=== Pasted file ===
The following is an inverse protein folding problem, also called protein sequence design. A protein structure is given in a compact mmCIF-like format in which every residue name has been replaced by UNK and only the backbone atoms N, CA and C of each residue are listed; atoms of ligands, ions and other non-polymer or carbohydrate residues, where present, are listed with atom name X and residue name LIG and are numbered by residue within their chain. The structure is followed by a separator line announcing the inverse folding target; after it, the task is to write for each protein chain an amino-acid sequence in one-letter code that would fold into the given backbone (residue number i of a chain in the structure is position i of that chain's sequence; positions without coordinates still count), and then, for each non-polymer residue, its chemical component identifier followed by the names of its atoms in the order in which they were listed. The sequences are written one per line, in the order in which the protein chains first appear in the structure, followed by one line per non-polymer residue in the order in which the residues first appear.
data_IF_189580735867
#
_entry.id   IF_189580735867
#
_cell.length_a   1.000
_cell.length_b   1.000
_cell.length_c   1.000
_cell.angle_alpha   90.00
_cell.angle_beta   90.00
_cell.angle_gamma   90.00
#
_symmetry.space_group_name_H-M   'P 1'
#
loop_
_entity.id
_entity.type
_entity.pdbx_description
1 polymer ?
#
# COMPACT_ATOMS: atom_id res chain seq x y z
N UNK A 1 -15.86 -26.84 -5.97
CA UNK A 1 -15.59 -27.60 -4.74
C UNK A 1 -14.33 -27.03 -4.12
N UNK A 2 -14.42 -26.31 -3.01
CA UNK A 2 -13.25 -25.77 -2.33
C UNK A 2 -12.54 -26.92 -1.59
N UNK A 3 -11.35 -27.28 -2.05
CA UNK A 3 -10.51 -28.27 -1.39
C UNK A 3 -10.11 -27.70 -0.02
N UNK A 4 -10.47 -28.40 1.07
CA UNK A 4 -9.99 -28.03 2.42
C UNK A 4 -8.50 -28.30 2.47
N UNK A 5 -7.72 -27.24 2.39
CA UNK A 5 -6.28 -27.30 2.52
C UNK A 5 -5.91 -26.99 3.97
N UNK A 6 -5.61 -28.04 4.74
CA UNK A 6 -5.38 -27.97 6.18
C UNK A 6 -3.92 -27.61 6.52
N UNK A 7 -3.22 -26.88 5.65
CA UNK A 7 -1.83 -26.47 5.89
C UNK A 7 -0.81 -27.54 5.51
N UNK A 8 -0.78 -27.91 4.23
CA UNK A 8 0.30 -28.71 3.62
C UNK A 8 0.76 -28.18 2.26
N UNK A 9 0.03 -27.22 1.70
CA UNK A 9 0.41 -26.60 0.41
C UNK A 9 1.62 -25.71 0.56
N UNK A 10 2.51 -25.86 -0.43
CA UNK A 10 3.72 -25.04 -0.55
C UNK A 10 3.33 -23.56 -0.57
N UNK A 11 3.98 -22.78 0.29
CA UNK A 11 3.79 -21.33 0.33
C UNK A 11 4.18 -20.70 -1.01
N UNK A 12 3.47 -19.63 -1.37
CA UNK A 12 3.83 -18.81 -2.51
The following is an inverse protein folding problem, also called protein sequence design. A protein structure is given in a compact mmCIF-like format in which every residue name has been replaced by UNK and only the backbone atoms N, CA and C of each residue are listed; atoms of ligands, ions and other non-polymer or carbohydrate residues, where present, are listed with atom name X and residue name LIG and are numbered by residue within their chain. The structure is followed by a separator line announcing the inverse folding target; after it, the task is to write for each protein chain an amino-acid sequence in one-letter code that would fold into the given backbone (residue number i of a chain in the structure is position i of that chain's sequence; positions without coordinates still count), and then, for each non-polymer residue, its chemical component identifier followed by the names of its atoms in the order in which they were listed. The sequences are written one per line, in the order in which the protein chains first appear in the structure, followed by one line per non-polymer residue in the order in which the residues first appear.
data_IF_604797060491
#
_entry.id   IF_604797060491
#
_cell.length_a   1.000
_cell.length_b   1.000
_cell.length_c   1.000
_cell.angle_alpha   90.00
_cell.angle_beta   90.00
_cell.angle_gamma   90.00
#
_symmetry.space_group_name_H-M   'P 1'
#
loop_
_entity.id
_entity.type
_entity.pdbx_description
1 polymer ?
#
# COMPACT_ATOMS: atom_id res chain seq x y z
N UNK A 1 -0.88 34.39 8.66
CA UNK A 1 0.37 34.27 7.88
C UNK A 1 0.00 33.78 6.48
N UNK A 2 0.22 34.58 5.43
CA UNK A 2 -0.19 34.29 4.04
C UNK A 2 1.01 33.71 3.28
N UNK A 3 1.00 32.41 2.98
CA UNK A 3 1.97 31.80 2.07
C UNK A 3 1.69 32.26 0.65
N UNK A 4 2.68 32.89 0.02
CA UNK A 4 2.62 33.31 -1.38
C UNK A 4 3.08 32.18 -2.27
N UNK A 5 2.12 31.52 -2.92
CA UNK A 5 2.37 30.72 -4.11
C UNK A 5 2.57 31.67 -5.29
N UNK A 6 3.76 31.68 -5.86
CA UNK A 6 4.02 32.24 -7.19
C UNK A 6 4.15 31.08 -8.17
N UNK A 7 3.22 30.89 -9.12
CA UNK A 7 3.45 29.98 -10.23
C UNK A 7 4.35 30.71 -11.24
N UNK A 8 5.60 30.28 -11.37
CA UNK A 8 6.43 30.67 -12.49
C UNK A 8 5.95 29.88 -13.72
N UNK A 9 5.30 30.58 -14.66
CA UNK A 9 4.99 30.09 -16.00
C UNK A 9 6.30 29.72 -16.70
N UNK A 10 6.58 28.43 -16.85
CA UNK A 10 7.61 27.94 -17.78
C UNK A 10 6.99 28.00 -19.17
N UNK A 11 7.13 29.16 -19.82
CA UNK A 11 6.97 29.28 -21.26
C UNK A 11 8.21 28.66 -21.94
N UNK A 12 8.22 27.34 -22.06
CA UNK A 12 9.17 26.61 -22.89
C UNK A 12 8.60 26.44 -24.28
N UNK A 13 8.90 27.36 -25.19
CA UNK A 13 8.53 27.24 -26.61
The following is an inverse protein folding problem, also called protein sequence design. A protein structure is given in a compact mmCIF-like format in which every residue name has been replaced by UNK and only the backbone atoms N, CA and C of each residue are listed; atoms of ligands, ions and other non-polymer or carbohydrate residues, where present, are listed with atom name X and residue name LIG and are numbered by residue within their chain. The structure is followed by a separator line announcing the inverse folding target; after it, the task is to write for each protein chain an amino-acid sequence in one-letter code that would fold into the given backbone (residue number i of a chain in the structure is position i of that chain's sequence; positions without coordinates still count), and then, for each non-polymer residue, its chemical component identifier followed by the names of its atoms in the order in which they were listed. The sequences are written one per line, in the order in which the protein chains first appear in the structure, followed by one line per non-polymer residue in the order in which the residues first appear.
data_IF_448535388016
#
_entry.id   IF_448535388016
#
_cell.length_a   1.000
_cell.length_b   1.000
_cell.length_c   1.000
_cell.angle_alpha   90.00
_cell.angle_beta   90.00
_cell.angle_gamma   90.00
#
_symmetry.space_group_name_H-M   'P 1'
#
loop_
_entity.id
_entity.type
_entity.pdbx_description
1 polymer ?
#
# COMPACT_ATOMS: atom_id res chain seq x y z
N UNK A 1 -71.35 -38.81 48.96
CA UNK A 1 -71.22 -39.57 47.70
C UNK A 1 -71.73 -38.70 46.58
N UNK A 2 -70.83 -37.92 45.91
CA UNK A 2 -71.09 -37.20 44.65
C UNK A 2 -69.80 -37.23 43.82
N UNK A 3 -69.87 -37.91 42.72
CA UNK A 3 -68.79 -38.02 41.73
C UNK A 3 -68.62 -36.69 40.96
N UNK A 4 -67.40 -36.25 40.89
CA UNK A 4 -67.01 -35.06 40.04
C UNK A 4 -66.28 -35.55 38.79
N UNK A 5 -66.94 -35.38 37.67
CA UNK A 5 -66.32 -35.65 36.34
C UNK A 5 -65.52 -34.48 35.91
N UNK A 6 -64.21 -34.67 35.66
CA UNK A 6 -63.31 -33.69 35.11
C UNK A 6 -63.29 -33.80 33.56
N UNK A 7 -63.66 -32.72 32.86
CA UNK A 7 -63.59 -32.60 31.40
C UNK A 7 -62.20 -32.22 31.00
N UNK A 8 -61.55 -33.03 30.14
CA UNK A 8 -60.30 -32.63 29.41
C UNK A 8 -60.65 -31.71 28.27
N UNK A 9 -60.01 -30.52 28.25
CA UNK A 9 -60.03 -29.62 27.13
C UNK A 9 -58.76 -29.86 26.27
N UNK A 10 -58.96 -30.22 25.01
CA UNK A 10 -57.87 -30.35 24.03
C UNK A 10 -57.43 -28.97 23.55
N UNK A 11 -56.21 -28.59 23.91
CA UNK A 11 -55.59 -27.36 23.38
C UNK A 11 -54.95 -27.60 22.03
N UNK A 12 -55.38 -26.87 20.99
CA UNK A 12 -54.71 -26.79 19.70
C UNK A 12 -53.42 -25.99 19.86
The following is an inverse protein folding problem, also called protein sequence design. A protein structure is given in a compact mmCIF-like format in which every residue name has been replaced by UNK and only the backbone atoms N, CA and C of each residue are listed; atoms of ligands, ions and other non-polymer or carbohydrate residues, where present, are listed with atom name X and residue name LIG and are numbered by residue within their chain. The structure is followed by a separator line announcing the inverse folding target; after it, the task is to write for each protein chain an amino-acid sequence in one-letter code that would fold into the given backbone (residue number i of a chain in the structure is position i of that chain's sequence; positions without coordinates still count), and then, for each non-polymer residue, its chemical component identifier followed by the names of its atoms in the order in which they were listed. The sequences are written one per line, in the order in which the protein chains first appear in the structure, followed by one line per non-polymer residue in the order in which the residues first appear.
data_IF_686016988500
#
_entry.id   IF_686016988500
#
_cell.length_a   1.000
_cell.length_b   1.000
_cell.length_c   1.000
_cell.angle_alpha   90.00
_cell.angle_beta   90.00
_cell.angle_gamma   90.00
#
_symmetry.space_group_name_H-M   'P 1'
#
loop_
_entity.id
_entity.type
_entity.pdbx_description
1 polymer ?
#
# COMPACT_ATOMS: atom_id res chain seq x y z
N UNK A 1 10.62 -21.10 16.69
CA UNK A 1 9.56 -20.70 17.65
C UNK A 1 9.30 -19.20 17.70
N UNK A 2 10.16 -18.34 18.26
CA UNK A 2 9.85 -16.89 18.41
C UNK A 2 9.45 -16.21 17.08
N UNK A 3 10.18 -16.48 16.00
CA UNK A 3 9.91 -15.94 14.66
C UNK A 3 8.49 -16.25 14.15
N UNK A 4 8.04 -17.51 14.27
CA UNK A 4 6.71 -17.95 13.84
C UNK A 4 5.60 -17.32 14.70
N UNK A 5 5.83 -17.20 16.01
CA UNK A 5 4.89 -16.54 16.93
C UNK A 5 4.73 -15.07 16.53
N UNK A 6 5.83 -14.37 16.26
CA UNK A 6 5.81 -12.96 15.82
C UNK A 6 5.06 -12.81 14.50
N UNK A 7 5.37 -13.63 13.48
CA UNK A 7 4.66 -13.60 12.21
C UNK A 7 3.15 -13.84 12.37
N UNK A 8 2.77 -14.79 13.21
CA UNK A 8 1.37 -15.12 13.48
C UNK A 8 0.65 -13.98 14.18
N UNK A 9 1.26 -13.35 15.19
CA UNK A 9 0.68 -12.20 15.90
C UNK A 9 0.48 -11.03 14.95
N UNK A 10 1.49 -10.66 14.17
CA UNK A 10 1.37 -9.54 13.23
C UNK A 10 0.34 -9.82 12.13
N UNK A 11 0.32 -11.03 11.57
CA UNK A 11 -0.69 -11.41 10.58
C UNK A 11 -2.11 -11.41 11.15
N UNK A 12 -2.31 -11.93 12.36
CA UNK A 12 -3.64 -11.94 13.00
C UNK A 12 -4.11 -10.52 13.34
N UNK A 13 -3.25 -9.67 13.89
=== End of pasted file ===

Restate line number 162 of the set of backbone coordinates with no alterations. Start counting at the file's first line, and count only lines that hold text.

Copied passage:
CA UNK A 9 -60.03 -29.62 27.13